Night Questions and Answers
by Elie Wiesel

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Locate examples of the word "night" in the text, discussing its contextual use in Night.

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When the deportees have been jammed into the railway cars and the train has begun transporting them to Auschwitz, Mrs. Schachter, a woman who is thought to have gone out of her mind, sees a fire in the distance, in the countryside outside the moving car:

"Look. Look at this fire! This terrible fire! Have mercy on me!"
Some pressed against the bars to see. There was nothing, only the darkness of night. [Marion Wiesel trans., p. 25]

The fire Mrs. Schachter sees is a prophesy of the crematoria at Auschwitz. Only she can see it; the other deportees see nothing but the night. In some sense the total darkness of night is just as ominous as the vision of fire. When the train arrives, first at Birkenau, the deportees see the flames from the crematorium, rising into the black sky.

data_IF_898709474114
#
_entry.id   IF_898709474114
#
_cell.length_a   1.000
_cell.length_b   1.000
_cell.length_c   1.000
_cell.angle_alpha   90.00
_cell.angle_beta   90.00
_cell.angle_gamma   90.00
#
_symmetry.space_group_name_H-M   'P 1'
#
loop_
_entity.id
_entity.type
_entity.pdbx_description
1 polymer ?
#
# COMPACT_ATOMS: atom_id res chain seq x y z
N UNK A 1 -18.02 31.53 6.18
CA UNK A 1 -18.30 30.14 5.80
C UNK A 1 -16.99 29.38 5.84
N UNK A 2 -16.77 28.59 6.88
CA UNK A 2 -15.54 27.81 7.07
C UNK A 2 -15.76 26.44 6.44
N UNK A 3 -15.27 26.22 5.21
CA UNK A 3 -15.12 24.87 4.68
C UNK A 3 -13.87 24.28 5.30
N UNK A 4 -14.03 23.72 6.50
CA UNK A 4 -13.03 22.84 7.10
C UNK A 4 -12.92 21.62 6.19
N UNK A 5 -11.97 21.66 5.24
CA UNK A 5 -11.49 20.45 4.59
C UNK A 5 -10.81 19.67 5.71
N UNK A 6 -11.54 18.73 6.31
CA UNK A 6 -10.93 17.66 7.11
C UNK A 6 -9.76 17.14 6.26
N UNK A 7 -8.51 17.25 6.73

In front of us, those flames. In the air, the smell of burning flesh. It must have been around midnight. We had arrived. In Birkenau. [p. 28]

These references to night and darkness are so striking at these crucial points...

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